Despite Honest Attempts at Universality, "Amazing Grace" Falls Short

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"People are trapped in history and history is trapped in them." -- James Baldwin

I remember reading "Sonny's Blues" in high school. Baldwin's prose had aching immediacy that made me question if I was being haunted by ghosts of the past, or if I had stumbled upon an alternate universe in present-day New York, where Sonny and his brother grappled with questions intrinsic to the human condition. My throat caught as I devoured each paragraph of the text, reading myself between the lines. The work was written in the '50s with Harlem as its backdrop -- both environments foreign to my Generation Y, South Texan context. And yet I related. I related because the work had an intense sense of universality when it explored themes of self-discovery, ambition, and loss.

Amazing Grace tries to be another "Sonny's Blues," not through narrative, but through subtext. It appeals to morality and faith and aims to somehow prove the existence of a uniting connection among all demographics, regardless of race or gender.

It fails.

History is a conundrum. It's the subjective chronicle of how we arrived at our current state, and it misleads as well as informs. For millennia, human beings have harbored an unhealthy desire to preserve their own stories for posterity -- through cave paintings, papyrus, oral tradition, vellum books, paperbacks. We want to be documented the way we see ourselves. We want to be heroes.

We also want to find heroes, and villains, and protagonists/antagonists. We like to study history because we believe Edmund Burke's cliché: "Those who don't know history are destined to repeat it." And so we focus on characters like John Newton and decide that they can stand for some expansive vision of an era. This is our folly: as a society, we're too attached to the individual, and our own hope to uncover an extraordinary man clouds our judgment of the bigger picture.

Set primarily in 1744 and 1745, Amazing Grace depicts Newton's story, its timeline revised ever so slightly for the sake of tidiness. Newton, a slave trader and member of the British Royal Navy, undergoes a fantastical journey to find God and denounce his facilitation of the Middle Passage. Meanwhile, his crush on childhood friend Mary Catlett blossoms as he matures, and a romantic triangle between them and a Major puts their love to the test. Of course, everything resolves itself seamlessly at the musical's conclusion, when audience members chant along to Newton's iconic hymn from New Year's Eve, 1773, "Amazing Grace."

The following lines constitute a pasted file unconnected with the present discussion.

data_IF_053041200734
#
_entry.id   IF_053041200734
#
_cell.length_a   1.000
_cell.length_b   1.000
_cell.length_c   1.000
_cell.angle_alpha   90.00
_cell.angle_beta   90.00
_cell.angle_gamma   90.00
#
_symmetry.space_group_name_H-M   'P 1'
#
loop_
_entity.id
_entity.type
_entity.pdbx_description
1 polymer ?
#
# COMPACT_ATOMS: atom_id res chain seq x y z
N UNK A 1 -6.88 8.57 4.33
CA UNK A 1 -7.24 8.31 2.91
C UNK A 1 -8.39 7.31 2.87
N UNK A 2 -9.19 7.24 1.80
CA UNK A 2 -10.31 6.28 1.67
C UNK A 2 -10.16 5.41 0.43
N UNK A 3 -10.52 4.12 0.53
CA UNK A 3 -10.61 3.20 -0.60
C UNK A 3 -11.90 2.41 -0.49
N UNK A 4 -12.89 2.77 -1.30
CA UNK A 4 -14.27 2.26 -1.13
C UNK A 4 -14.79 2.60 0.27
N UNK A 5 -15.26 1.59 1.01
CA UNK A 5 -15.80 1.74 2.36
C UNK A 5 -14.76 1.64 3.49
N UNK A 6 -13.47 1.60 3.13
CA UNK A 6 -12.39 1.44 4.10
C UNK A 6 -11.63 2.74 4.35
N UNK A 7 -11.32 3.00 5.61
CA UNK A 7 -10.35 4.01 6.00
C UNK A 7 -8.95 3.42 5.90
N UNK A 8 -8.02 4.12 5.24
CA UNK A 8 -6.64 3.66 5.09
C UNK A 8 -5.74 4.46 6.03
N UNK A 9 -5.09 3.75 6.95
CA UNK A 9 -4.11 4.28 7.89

As one can imagine, the plot is dotted with an impressive array of truisms and the consistent idea that everything will be all right as long as Newton accepts the Christian God as his savior (one should expect nothing else from writer Christopher Smith, who in his bio thanks the Lord "above all" for "mak[ing] this whole impossible dream a reality"). The religious bent contrasts nicely with Newton's bad boy persona in the first act but grows tiresome once he converts. Is there no way to invoke ethics without using overbearing Christian rhetoric? Even if the work requires Protestant allusions to respect the historical timeframe, must they be so stark and omnipresent?

Then, there's the issue of slavery. In my estimation, Amazing Grace does a great disservice to those who suffered under the lash, and those who still suffer today. A program note from authors Smith and Arthur Giron and director Gabriel Barre claims: "We have endeavored, not only to tell the real life story of John Newton, but also to illuminate the struggles of ordinary men and women who were prey to the evils of slavery and those who risked everything to end the hideous practice in Britain." I'm sure they did "endeavor" to convey such difficult, complex subjects in two and a half hours, but any sociopolitical message tucked inside their musical was lost beneath ardent displays of faith and dramatic (if often frivolous) depictions of love.